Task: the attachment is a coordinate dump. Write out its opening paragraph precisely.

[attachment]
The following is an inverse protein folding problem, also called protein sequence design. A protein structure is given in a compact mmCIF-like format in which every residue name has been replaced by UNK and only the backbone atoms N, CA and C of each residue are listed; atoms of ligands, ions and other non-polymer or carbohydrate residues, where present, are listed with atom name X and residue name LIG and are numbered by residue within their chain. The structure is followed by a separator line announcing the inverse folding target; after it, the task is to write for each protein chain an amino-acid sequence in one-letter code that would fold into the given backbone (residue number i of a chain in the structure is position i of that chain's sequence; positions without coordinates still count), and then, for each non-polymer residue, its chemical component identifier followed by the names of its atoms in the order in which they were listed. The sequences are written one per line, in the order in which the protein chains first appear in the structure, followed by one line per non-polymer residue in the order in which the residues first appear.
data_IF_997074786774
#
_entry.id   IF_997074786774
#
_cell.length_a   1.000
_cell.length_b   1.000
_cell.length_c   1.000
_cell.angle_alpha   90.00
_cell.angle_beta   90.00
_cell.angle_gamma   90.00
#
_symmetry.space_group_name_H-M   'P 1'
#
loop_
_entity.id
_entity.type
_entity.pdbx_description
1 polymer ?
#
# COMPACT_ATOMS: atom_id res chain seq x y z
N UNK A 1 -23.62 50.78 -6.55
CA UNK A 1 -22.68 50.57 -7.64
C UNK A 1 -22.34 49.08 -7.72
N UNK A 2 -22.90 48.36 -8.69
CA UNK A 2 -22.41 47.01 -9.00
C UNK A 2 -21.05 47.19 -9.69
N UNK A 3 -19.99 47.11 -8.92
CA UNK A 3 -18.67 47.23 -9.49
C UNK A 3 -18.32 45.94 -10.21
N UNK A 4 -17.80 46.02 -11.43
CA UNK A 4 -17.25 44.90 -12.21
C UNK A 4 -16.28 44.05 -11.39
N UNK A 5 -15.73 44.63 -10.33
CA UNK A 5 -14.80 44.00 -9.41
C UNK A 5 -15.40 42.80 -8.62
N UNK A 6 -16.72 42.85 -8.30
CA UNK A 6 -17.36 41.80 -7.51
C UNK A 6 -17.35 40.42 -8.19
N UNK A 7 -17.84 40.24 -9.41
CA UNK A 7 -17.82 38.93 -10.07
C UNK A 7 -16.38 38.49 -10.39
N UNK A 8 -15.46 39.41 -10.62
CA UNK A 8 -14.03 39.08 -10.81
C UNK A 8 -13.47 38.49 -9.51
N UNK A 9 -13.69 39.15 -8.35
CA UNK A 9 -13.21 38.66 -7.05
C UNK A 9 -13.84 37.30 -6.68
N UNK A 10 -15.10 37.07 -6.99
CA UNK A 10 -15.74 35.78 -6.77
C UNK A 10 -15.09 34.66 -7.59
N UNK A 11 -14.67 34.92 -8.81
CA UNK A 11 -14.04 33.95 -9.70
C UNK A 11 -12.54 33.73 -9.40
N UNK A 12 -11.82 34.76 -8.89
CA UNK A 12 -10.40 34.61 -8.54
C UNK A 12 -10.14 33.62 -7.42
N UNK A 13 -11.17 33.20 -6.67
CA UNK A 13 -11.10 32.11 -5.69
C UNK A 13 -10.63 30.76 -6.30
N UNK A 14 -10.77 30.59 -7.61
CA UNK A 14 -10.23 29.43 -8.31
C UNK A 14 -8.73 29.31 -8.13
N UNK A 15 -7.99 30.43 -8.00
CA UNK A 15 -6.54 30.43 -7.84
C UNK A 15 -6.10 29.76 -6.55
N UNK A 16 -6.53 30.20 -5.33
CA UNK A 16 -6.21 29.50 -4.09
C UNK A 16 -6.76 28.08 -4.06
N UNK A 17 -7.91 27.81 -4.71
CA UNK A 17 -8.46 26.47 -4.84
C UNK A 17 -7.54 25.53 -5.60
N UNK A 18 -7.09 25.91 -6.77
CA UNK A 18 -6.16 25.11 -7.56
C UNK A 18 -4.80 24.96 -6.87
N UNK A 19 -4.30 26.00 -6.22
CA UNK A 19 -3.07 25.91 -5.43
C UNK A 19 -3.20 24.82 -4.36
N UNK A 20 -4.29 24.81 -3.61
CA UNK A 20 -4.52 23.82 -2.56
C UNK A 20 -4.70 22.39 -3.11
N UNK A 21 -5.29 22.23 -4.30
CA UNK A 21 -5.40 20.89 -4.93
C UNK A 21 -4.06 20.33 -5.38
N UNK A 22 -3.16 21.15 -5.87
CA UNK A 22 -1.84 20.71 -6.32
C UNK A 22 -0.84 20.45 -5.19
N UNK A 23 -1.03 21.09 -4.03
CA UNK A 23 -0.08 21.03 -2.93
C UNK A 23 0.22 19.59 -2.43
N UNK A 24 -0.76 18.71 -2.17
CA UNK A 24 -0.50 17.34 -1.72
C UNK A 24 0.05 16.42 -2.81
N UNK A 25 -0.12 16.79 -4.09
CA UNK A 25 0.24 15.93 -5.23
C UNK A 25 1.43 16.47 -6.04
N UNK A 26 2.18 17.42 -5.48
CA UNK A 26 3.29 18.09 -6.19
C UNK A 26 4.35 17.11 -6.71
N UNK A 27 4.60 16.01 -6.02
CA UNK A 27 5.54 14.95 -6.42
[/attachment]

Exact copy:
The following is an inverse protein folding problem, also called protein sequence design. A protein structure is given in a compact mmCIF-like format in which every residue name has been replaced by UNK and only the backbone atoms N, CA and C of each residue are listed; atoms of ligands, ions and other non-polymer or carbohydrate residues, where present, are listed with atom name X and residue name LIG and are numbered by residue within their chain. The structure is followed by a separator line announcing the inverse folding target; after it, the task is to write for each protein chain an amino-acid sequence in one-letter code that would fold into the given backbone (residue number i of a chain in the structure is position i of that chain's sequence; positions without coordinates still count), and then, for each non-polymer residue, its chemical component identifier followed by the names of its atoms in the order in which they were listed. The sequences are written one per line, in the order in which the protein chains first appear in the structure, followed by one line per non-polymer residue in the order in which the residues first appear.